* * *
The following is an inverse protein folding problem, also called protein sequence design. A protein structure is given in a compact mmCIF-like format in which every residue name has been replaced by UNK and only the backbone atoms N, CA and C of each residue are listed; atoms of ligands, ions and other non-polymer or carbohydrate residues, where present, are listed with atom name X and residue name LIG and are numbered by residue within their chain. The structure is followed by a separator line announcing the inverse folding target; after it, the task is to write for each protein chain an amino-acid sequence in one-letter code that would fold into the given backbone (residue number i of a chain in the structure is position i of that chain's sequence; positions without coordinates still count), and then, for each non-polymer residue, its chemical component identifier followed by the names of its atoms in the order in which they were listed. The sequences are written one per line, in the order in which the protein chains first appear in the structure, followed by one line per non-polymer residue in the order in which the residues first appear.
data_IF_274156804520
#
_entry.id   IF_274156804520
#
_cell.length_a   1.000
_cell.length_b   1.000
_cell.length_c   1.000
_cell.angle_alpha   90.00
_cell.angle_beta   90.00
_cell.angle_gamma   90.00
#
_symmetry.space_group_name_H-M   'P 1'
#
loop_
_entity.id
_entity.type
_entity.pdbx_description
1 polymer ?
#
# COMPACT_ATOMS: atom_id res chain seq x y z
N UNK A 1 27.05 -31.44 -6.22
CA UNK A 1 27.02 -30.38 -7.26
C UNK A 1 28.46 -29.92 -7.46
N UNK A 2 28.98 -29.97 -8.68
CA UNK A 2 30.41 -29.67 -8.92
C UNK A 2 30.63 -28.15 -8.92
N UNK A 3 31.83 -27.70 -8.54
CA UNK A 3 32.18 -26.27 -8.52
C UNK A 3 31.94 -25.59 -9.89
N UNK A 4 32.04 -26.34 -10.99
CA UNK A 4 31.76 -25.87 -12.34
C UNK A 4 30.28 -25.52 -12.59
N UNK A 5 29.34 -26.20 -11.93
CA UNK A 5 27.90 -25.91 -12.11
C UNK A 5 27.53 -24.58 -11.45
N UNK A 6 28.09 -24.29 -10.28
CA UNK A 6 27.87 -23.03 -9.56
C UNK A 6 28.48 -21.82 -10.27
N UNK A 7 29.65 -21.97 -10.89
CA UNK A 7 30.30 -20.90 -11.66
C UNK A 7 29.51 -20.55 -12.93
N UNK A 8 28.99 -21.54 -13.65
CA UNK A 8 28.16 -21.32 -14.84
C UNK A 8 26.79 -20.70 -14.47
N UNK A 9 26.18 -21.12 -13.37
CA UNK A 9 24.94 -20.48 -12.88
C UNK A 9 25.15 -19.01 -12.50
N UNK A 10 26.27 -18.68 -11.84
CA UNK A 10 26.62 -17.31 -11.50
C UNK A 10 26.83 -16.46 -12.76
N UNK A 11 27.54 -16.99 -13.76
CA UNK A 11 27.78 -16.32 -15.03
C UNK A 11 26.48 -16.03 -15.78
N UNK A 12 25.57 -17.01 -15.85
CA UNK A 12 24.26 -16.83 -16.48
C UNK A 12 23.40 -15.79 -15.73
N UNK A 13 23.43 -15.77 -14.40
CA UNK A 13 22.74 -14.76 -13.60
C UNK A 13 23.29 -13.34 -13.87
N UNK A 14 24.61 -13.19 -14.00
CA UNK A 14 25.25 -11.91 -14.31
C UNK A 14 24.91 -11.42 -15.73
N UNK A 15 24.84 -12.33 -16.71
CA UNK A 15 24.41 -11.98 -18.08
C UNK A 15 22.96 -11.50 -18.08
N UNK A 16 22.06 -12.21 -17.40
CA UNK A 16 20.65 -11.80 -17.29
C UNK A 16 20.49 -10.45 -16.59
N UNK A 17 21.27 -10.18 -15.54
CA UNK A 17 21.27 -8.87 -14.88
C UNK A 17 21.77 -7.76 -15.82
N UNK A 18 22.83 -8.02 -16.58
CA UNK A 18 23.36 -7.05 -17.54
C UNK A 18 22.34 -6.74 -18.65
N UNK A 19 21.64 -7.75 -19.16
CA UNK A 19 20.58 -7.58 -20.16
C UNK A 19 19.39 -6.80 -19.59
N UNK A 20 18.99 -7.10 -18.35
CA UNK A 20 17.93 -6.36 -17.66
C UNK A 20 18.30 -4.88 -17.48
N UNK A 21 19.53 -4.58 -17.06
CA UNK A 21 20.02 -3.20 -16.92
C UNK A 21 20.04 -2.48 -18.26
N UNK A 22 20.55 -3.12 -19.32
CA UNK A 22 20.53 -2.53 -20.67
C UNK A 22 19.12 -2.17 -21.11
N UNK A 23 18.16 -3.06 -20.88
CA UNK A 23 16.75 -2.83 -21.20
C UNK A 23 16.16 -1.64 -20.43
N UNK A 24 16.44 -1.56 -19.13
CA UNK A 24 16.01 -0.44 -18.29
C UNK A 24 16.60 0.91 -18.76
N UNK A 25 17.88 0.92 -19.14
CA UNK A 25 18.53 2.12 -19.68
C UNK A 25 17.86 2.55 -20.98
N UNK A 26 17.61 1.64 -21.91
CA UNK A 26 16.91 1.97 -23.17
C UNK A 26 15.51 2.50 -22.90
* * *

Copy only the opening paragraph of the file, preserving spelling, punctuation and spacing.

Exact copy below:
The following is an inverse protein folding problem, also called protein sequence design. A protein structure is given in a compact mmCIF-like format in which every residue name has been replaced by UNK and only the backbone atoms N, CA and C of each residue are listed; atoms of ligands, ions and other non-polymer or carbohydrate residues, where present, are listed with atom name X and residue name LIG and are numbered by residue within their chain. The structure is followed by a separator line announcing the inverse folding target; after it, the task is to write for each protein chain an amino-acid sequence in one-letter code that would fold into the given backbone (residue number i of a chain in the structure is position i of that chain's sequence; positions without coordinates still count), and then, for each non-polymer residue, its chemical component identifier followed by the names of its atoms in the order in which they were listed. The sequences are written one per line, in the order in which the protein chains first appear in the structure, followed by one line per non-polymer residue in the order in which the residues first appear.